The gas mixture then enters the Venturi-shaped reaction section 5 through the inlet opening 13. While the mixture passes through the Venturi-shaped zone through the throat 14 and the outlet end 15, carbon black is formed by pyrolytical decomposition of the hydrocarbon feed.

The carbon black-containing gas leaving the reaction section is passed through a cylindrical zone 16 in which the usual quenching takes place. The quenching elements are not shown in the drawing. The carbon black-containing gas is withdrawn from the downstream end of a reactor via a conduit 17.

The preferred ranges for the carbon black reactor employed in accordance with this invention are given in the following. The internal diameter of the axial zone should be about 1.5 to about 3 times the diameter of the throat of said Venturi nozzle-shaped chamber. The precombustion zone should have an internal diameter of about 3 to about 5 times the diameter of the throat of the Venturi-shaped chamber and the axial length of the precombustion section should be about 1 to about 1.5 times the throat diameter. The inlet diameter of the Venturi nozzle-shaped reaction zone preferably is about 1.5 to about 3 times the throat diameter and equal to or smaller than the diameter of the axial zone. The Venturi nozzle-shaped chamber forming the reaction zone in this preferred embodiment has a first portion the internal wall of which converges in the direction of the flow of the reactant mass, forming an angle with the reactor axis of about 10 to about 20, a throat and a diverging portion the internal wall of which forms an angle with the reactor axis of about 4 to about 15. The diameter of the throat of the Venturi nozzle-shaped reaction zone is not critical. However, diameters of said throat in the range of about 5 to about 10 inches are presently preferred.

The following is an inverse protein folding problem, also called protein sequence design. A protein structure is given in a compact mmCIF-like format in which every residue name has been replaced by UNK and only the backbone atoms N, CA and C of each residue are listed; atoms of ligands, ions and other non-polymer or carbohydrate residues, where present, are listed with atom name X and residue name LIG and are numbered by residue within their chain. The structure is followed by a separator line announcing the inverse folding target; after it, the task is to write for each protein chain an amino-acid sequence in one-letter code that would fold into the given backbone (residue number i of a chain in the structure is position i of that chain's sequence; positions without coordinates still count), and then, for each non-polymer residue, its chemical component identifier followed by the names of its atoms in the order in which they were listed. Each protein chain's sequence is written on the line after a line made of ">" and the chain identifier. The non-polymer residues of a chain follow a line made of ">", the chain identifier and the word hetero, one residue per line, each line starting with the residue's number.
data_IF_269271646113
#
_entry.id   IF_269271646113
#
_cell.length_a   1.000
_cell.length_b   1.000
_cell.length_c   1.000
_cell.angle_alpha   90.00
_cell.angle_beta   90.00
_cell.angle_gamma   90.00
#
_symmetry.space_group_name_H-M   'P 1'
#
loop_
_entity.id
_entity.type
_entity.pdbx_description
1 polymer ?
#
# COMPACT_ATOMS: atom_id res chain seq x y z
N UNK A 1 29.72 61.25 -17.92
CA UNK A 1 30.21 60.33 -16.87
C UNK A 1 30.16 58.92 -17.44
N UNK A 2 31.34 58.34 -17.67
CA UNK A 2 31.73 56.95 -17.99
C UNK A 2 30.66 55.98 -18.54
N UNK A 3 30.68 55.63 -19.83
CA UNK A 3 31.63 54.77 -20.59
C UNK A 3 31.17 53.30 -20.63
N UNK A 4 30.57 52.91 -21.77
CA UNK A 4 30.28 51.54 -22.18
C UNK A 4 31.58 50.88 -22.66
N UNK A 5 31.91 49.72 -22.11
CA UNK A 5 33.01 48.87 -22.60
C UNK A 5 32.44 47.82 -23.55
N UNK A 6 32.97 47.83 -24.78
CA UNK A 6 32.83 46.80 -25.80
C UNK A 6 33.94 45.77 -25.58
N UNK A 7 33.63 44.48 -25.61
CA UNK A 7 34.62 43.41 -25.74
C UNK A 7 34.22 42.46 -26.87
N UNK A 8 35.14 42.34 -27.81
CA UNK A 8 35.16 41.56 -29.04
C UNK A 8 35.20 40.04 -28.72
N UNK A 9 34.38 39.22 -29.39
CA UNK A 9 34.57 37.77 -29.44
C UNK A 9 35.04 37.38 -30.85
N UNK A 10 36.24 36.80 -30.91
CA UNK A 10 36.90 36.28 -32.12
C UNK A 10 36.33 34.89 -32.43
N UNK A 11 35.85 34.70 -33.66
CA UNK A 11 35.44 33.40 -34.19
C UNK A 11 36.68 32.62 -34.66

To increase the throughput of the materials through the reactor, means for tangentially feeding the oxygen-containing gas and the gaseous fuel or the hot combustion gases into the enlarged precombustion zone are provided as shown in FIG. 2. The gases introduced through these tangential inlets 11 and 12 form a vortex of hot combustion gases around the hydrocarbon feedstream.